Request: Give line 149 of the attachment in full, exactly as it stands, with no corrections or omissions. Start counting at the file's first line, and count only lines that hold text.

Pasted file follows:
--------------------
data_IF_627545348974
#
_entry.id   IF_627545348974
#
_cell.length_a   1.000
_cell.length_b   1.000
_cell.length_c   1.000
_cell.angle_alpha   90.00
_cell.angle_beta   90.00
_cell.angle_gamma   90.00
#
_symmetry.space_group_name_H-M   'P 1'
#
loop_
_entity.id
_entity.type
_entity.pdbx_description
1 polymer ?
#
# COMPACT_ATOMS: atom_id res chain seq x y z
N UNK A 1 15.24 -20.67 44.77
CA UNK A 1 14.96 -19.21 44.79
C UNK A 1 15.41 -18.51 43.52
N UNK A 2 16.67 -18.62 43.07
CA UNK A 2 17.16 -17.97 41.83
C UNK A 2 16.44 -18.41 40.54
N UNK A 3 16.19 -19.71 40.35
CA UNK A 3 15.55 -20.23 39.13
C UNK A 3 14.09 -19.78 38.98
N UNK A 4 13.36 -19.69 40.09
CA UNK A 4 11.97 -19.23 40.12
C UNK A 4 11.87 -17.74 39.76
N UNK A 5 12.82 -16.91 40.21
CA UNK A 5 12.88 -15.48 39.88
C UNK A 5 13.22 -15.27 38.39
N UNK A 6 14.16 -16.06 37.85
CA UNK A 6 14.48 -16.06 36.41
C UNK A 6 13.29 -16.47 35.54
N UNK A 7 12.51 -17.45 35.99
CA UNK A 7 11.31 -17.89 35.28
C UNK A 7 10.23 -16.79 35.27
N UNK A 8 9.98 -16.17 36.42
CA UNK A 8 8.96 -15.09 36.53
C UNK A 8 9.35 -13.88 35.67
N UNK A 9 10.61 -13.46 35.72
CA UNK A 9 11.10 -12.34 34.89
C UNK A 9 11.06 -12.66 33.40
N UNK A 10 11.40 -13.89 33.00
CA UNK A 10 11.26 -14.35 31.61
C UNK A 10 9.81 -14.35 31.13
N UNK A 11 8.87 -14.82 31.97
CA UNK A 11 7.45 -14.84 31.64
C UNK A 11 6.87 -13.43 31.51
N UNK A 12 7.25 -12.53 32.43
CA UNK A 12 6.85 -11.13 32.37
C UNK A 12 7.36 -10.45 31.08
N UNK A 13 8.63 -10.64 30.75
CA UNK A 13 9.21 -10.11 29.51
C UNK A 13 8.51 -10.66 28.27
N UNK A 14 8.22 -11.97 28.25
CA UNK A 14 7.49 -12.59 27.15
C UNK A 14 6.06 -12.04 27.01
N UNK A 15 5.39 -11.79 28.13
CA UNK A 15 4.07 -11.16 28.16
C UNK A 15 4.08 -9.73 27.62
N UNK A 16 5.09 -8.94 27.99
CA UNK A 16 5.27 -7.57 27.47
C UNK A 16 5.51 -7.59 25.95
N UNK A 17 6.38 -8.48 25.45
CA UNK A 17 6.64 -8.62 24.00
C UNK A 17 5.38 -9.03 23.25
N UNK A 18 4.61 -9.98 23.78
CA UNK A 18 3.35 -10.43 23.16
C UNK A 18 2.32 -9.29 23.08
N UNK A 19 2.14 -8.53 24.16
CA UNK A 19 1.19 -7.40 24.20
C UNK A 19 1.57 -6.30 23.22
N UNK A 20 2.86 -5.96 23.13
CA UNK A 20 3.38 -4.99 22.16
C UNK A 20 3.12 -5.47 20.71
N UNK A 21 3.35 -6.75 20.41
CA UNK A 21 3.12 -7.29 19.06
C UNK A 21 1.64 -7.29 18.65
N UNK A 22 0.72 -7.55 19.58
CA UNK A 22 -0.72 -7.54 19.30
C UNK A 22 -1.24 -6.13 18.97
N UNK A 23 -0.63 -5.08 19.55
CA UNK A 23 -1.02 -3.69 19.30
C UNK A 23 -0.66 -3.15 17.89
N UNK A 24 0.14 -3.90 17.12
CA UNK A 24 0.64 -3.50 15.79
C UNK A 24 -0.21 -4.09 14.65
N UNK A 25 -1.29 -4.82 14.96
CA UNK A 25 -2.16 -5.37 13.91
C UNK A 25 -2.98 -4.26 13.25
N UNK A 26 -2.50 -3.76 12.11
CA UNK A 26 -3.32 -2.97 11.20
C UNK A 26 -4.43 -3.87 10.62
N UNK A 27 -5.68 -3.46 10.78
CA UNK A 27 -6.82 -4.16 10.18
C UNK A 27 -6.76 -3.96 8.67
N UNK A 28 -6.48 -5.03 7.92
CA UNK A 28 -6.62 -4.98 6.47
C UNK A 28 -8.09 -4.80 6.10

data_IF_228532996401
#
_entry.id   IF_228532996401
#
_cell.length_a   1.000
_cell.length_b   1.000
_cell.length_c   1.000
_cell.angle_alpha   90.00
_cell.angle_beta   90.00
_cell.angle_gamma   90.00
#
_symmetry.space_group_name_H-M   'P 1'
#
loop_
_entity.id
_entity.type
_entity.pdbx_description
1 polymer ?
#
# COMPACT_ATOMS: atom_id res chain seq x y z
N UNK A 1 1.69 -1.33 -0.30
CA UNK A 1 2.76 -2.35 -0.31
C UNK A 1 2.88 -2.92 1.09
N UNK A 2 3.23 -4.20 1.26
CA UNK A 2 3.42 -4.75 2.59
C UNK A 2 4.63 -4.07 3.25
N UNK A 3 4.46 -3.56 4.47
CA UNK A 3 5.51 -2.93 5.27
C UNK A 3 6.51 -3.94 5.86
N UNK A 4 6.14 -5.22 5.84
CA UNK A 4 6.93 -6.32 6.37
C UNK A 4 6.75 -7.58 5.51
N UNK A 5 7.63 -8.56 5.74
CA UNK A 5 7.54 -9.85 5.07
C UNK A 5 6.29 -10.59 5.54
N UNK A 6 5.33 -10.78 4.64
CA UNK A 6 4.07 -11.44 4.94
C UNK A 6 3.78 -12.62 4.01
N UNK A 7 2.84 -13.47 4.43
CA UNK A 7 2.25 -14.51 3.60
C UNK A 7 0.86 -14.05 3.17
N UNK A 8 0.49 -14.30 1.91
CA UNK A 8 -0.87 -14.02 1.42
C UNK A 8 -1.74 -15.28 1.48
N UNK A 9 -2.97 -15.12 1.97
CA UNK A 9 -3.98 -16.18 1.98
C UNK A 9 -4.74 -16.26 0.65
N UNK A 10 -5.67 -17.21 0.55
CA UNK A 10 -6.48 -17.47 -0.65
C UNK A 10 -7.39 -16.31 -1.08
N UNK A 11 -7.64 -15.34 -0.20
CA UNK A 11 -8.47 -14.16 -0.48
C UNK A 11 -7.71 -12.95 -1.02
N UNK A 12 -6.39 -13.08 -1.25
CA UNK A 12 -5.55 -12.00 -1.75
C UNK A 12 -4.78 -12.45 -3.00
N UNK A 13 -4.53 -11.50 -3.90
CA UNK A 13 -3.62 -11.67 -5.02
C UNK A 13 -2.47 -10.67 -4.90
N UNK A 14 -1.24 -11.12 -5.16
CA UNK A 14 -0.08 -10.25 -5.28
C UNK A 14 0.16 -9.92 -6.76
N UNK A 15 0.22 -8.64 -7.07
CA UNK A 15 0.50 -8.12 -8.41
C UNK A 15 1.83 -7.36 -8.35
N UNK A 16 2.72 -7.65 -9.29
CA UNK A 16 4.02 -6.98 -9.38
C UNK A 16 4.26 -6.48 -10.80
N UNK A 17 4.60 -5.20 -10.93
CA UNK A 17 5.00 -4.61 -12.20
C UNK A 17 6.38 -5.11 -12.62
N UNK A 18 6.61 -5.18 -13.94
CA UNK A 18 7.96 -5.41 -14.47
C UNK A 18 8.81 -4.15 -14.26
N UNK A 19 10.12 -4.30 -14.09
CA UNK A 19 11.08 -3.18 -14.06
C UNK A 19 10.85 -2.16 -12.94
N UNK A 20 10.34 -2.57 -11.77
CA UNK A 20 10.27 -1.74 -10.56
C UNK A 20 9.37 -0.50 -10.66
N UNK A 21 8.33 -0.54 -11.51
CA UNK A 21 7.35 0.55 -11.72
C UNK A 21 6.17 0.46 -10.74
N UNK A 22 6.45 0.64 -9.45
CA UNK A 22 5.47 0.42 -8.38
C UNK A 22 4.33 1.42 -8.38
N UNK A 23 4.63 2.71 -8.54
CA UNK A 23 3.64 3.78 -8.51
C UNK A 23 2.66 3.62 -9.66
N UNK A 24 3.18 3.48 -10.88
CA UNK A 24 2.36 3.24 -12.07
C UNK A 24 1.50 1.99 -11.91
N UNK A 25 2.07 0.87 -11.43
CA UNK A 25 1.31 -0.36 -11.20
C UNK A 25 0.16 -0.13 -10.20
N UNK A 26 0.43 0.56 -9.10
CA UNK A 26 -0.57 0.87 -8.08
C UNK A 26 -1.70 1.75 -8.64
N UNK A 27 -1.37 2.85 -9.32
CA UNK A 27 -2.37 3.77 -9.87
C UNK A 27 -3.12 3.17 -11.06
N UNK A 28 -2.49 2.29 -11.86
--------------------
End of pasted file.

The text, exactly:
N UNK A 9 -2.97 -15.12 1.97